Earning a bachelor’s degree grew three times faster for Latinos than non-Latinos between 2010 and 2021. In 2021, Latinos were six percentage points more likely to be actively working or seeking work than non-Latinos. They are a major driver of economic growth in this nation.  

Resilience par excellence

The performance of Latinos during the pandemic was dramatic. Latinos had the second fastest growing GDP among the ten largest GDPs in the world - only China’s GDP grew faster.  In 2021, COVID’s second year, Latinos propelled the overall economy forward, since Latino GDP growth was 7.1 percent -a full 2 percentage points higher than non-Latino growth. Further, during the pandemic, the compound annual growth of Latino GDP averaged 3.3 percent, very close to the average growth rate of 3.5, which prevailed during the decade before the pandemic. Meanwhile, Non-Latino GDP grew by an average of only 1.6 percent. 

Many will be surprised to read that over the pandemic, Latino real wage and salary income increased by 7.2 percent, in contrast to non-Latino income, which declined by 1.7 percent. 

In other words, Latinos’ hard work and persistence boosted the nation’s economy during the horrible pandemic. They now drive the economic recovery that is underway, in spite of the fact that Latinos were among the hardest-hit groups. Their experiences were brutal. For example, in 2021, age-adjusted mortality from COVID was more than 60 percent higher for Latinos than non-Latinos. Latino life expectancy declined by 4.1 years over 2020 and 2021, compared to only 2.4 years for non-Latinos. 

The 2023 GDP Report extolls “the sacrifices made by Latinos and illustrates just how vital Latino strength and resilience are for the nation’s economy.”

Starting Salaries for Class of 2022   

More good news: In 2022, the overall average starting salary for graduates with bachelor’s degrees increased by 7.4 percent, according to the National Association of Colleges and Employers. 

The five highest-paid majors retain the same order as the Class of 2021: computer and information sciences topped the list at a starting salary of $86,964; this was followed by engineering, $76,249, and mathematics and statistics, $76,186.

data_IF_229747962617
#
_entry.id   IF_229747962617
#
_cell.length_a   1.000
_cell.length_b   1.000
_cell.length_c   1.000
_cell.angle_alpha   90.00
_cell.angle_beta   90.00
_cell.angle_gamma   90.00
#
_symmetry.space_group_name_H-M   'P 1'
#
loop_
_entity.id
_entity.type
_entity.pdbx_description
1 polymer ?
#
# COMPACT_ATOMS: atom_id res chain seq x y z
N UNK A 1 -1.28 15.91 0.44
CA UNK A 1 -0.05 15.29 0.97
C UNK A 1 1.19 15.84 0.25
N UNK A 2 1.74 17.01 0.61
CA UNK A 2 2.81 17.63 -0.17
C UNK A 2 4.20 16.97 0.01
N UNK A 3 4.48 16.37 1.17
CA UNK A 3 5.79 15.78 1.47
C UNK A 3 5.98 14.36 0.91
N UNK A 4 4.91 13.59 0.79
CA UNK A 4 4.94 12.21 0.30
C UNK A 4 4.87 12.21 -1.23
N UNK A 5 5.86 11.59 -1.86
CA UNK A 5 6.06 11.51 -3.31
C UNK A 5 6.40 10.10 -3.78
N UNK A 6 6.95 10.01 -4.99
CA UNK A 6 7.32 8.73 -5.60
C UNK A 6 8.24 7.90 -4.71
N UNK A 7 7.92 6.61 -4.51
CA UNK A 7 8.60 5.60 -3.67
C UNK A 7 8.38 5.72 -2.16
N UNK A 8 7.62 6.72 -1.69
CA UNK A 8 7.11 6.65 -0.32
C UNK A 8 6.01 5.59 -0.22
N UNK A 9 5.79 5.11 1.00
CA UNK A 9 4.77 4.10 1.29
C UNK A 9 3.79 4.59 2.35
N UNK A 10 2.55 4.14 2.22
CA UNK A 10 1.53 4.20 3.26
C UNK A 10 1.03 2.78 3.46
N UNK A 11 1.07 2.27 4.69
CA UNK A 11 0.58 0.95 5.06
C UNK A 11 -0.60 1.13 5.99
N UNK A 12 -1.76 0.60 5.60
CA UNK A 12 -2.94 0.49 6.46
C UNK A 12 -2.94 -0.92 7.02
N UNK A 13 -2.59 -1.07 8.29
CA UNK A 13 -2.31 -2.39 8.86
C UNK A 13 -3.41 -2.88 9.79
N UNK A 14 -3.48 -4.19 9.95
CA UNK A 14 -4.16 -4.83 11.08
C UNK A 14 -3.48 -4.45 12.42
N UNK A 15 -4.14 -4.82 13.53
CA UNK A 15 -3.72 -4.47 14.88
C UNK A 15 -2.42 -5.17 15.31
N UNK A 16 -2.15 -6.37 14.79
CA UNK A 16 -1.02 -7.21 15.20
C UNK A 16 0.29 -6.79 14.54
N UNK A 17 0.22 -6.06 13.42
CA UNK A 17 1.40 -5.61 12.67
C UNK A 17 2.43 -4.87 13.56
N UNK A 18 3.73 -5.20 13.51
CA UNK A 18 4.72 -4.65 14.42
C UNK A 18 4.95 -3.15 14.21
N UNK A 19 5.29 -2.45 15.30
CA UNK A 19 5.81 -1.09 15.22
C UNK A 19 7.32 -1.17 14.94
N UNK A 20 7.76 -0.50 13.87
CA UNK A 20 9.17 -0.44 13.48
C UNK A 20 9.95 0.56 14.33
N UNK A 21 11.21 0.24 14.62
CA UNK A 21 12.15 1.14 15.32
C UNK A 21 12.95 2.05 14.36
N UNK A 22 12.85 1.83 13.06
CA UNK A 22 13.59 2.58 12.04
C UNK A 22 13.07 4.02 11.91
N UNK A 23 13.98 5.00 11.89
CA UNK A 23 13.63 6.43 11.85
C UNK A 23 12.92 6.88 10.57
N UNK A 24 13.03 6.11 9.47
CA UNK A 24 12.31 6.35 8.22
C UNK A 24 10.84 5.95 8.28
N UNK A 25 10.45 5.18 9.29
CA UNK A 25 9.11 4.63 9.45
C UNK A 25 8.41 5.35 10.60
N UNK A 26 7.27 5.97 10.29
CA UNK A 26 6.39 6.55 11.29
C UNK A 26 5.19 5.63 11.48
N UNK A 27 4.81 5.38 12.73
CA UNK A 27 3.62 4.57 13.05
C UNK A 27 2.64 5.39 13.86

With regard to master’s degree graduates, STEM and business disciplines headed this list. Computer and information sciences graduates were the highest paid, with an average starting salary of $105,894, up 3 percent. 

Engineering ($98,036) and engineering technologies ($90,607) followed.  

If we consider that the average household annual income has dropped to below $50,000, these starting salaries are enticing. May they motivate more Hispanics to pursue higher education.

Bottom line 

Many Hispanics lead a harried existence. Over fifteen percent live below the poverty line; many parents work more than one job. Hispanic children, as covered in a previous column, are abused, hired in violation of Child Labor Laws to work in dangerous jobs. Many youngsters struggle in inadequately funded schools and half never finish high school. 

But I have chosen to present some good news in hopes of encouraging more to finish college.

In the last ten years, the efforts of thousands to help Hispanics/Latinos to graduate from college have borne fruit. More Hispanics are affluent than ever before. As more Hispanics finish college, more successes will emerge. 

A salute to all of you who have cared and acted.